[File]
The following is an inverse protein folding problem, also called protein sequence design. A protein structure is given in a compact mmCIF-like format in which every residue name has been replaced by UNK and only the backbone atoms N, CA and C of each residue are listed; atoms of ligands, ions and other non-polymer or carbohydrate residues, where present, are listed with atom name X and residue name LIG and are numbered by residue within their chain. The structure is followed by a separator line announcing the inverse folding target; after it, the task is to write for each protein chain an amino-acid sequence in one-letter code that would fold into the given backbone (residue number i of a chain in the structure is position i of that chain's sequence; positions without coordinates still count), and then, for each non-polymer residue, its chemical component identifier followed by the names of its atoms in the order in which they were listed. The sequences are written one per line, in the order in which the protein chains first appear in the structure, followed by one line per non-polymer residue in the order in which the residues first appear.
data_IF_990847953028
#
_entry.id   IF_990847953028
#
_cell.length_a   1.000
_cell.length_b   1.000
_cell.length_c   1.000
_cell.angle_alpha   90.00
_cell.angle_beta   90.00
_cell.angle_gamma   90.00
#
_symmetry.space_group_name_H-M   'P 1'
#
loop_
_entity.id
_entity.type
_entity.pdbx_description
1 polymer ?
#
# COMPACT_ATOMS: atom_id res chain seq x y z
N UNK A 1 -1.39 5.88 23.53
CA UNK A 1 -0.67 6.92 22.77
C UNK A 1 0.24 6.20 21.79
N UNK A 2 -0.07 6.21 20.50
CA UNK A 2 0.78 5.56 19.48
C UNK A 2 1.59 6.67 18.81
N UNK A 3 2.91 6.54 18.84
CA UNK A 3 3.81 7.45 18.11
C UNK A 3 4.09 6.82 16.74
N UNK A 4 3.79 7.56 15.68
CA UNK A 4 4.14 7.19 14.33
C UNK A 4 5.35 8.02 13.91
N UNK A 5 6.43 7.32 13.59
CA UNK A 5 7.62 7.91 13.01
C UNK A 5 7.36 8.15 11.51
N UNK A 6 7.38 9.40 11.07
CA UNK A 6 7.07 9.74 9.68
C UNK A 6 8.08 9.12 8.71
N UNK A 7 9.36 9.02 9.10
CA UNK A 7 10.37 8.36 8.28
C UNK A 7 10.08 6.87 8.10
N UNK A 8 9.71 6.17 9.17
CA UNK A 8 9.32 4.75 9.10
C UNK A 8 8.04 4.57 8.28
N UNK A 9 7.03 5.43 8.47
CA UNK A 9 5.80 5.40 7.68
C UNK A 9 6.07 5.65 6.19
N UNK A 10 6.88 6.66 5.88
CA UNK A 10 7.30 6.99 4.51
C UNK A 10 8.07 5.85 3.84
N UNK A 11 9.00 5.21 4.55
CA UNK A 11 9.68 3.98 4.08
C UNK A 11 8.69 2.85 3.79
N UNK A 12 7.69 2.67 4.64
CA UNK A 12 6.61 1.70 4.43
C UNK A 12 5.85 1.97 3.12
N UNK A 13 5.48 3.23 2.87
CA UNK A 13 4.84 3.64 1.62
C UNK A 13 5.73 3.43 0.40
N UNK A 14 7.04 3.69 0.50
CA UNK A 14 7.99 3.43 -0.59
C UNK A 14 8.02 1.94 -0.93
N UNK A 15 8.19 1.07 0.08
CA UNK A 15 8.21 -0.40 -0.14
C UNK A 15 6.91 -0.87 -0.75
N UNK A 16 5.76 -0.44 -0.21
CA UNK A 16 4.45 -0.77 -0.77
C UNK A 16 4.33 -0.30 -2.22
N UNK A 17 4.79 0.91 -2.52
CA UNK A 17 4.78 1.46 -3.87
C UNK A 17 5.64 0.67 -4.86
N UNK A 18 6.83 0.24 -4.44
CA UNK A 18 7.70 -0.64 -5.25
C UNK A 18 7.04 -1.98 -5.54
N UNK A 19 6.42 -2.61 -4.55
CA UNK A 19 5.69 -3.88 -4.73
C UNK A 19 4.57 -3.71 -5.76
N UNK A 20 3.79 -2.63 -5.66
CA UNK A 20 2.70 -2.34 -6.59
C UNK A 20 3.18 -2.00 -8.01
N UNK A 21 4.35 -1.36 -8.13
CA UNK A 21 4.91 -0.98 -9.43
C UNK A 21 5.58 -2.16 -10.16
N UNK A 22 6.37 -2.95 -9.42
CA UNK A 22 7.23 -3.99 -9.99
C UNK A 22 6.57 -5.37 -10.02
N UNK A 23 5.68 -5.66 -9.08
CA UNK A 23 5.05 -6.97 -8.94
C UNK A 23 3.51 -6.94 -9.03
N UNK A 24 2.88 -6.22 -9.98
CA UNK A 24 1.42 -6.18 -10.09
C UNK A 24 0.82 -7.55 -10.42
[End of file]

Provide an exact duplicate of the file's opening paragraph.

The following is an inverse protein folding problem, also called protein sequence design. A protein structure is given in a compact mmCIF-like format in which every residue name has been replaced by UNK and only the backbone atoms N, CA and C of each residue are listed; atoms of ligands, ions and other non-polymer or carbohydrate residues, where present, are listed with atom name X and residue name LIG and are numbered by residue within their chain. The structure is followed by a separator line announcing the inverse folding target; after it, the task is to write for each protein chain an amino-acid sequence in one-letter code that would fold into the given backbone (residue number i of a chain in the structure is position i of that chain's sequence; positions without coordinates still count), and then, for each non-polymer residue, its chemical component identifier followed by the names of its atoms in the order in which they were listed. The sequences are written one per line, in the order in which the protein chains first appear in the structure, followed by one line per non-polymer residue in the order in which the residues first appear.